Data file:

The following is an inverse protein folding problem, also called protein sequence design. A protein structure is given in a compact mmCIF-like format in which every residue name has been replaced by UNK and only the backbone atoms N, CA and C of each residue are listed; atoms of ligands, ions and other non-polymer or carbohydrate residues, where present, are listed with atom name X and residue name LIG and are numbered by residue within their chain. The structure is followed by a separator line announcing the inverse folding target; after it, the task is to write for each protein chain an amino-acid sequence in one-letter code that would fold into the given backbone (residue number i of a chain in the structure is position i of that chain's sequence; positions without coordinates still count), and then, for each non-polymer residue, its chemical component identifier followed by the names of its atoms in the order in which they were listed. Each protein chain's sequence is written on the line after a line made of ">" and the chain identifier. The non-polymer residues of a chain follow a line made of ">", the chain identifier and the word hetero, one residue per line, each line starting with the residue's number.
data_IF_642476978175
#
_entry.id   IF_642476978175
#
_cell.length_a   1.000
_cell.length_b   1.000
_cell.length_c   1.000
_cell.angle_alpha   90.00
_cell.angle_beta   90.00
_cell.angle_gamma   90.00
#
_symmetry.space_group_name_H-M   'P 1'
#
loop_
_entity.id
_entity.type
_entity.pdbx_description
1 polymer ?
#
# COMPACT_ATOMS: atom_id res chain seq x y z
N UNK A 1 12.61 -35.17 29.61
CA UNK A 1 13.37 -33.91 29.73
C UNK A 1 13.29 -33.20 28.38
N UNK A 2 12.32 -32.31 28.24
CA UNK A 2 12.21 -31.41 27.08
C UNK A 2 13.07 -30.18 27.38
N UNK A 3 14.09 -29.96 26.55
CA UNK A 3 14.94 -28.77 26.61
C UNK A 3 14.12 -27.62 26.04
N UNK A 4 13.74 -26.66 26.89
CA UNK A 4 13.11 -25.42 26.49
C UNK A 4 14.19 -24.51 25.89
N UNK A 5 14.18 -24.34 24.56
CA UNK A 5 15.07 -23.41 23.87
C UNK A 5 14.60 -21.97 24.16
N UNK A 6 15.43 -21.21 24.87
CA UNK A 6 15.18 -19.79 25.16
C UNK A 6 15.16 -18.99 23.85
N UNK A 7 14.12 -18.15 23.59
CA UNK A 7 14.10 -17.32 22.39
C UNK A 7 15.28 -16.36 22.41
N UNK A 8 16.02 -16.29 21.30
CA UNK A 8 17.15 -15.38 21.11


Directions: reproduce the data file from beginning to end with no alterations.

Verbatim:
The following is an inverse protein folding problem, also called protein sequence design. A protein structure is given in a compact mmCIF-like format in which every residue name has been replaced by UNK and only the backbone atoms N, CA and C of each residue are listed; atoms of ligands, ions and other non-polymer or carbohydrate residues, where present, are listed with atom name X and residue name LIG and are numbered by residue within their chain. The structure is followed by a separator line announcing the inverse folding target; after it, the task is to write for each protein chain an amino-acid sequence in one-letter code that would fold into the given backbone (residue number i of a chain in the structure is position i of that chain's sequence; positions without coordinates still count), and then, for each non-polymer residue, its chemical component identifier followed by the names of its atoms in the order in which they were listed. Each protein chain's sequence is written on the line after a line made of ">" and the chain identifier. The non-polymer residues of a chain follow a line made of ">", the chain identifier and the word hetero, one residue per line, each line starting with the residue's number.
data_IF_642476978175
#
_entry.id   IF_642476978175
#
_cell.length_a   1.000
_cell.length_b   1.000
_cell.length_c   1.000
_cell.angle_alpha   90.00
_cell.angle_beta   90.00
_cell.angle_gamma   90.00
#
_symmetry.space_group_name_H-M   'P 1'
#
loop_
_entity.id
_entity.type
_entity.pdbx_description
1 polymer ?
#
# COMPACT_ATOMS: atom_id res chain seq x y z
N UNK A 1 12.61 -35.17 29.61
CA UNK A 1 13.37 -33.91 29.73
C UNK A 1 13.29 -33.20 28.38
N UNK A 2 12.32 -32.31 28.24
CA UNK A 2 12.21 -31.41 27.08
C UNK A 2 13.07 -30.18 27.38
N UNK A 3 14.09 -29.96 26.55
CA UNK A 3 14.94 -28.77 26.61
C UNK A 3 14.12 -27.62 26.04
N UNK A 4 13.74 -26.66 26.89
CA UNK A 4 13.11 -25.42 26.49
C UNK A 4 14.19 -24.51 25.89
N UNK A 5 14.18 -24.34 24.56
CA UNK A 5 15.07 -23.41 23.87
C UNK A 5 14.60 -21.97 24.16
N UNK A 6 15.43 -21.21 24.87
CA UNK A 6 15.18 -19.79 25.16
C UNK A 6 15.16 -18.99 23.85
N UNK A 7 14.12 -18.15 23.59
CA UNK A 7 14.10 -17.32 22.39
C UNK A 7 15.28 -16.36 22.41
N UNK A 8 16.02 -16.29 21.30
CA UNK A 8 17.15 -15.38 21.11